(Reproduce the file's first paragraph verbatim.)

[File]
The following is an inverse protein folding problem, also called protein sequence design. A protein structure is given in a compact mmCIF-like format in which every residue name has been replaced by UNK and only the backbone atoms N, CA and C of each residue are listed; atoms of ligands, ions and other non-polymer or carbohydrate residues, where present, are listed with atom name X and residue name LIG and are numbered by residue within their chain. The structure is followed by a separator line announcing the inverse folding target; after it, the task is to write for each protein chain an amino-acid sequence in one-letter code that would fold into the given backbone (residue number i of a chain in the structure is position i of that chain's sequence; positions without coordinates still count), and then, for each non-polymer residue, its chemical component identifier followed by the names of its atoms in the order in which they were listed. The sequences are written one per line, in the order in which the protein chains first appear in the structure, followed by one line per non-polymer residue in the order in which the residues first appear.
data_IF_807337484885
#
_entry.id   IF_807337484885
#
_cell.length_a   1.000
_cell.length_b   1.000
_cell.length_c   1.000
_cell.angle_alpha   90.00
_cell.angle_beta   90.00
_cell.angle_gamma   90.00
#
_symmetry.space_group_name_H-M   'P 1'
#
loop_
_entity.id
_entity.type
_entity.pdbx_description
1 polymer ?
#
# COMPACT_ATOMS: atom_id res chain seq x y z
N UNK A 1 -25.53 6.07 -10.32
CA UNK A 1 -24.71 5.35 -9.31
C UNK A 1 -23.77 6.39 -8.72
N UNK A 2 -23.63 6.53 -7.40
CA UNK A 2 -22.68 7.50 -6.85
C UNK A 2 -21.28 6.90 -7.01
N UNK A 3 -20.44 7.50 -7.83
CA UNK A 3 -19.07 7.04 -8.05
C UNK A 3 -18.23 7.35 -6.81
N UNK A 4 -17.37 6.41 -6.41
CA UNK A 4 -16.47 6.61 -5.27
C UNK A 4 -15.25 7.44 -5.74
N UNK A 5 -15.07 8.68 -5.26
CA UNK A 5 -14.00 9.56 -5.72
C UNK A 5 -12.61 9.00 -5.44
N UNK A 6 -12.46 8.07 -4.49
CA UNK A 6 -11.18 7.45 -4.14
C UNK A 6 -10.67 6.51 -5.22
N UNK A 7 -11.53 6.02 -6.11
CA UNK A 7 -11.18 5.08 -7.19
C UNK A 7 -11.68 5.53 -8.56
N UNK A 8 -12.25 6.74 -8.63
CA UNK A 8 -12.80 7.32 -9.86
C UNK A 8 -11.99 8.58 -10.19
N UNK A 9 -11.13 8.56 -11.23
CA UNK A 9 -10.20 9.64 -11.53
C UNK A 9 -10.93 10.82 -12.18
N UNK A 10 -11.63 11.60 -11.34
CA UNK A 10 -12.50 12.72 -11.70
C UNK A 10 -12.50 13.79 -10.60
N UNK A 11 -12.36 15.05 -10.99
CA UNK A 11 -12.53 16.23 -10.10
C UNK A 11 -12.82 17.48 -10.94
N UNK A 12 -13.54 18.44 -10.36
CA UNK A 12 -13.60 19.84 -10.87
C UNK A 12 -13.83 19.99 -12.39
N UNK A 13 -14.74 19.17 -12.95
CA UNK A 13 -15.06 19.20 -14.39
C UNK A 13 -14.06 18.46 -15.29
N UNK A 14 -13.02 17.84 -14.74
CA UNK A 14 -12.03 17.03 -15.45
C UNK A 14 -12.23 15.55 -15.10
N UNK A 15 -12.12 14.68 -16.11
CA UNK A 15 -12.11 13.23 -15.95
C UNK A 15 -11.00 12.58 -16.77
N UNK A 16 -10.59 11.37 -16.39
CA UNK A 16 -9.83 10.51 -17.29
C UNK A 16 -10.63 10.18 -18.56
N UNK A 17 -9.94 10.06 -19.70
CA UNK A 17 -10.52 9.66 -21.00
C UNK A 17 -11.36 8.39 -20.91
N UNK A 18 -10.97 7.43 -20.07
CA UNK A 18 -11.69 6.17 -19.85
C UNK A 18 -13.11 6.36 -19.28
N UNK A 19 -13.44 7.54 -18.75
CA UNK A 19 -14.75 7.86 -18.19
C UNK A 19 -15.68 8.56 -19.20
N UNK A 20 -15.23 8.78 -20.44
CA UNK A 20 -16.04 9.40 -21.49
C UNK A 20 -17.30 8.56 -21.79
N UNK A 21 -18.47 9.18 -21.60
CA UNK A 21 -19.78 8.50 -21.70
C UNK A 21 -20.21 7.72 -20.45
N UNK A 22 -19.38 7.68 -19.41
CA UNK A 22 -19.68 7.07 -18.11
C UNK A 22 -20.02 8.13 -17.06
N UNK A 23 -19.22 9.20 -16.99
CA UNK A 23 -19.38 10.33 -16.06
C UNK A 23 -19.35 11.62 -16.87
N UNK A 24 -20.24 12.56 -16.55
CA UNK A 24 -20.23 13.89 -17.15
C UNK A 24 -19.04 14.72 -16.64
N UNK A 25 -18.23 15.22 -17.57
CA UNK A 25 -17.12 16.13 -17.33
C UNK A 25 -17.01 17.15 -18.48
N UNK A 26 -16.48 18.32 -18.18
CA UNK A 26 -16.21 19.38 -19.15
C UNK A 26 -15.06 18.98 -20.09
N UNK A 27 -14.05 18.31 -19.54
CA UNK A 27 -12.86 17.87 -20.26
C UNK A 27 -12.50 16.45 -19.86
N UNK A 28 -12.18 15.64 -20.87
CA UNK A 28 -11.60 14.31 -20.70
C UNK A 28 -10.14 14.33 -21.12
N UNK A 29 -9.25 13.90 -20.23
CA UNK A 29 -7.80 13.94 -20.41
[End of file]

The following is an inverse protein folding problem, also called protein sequence design. A protein structure is given in a compact mmCIF-like format in which every residue name has been replaced by UNK and only the backbone atoms N, CA and C of each residue are listed; atoms of ligands, ions and other non-polymer or carbohydrate residues, where present, are listed with atom name X and residue name LIG and are numbered by residue within their chain. The structure is followed by a separator line announcing the inverse folding target; after it, the task is to write for each protein chain an amino-acid sequence in one-letter code that would fold into the given backbone (residue number i of a chain in the structure is position i of that chain's sequence; positions without coordinates still count), and then, for each non-polymer residue, its chemical component identifier followed by the names of its atoms in the order in which they were listed. The sequences are written one per line, in the order in which the protein chains first appear in the structure, followed by one line per non-polymer residue in the order in which the residues first appear.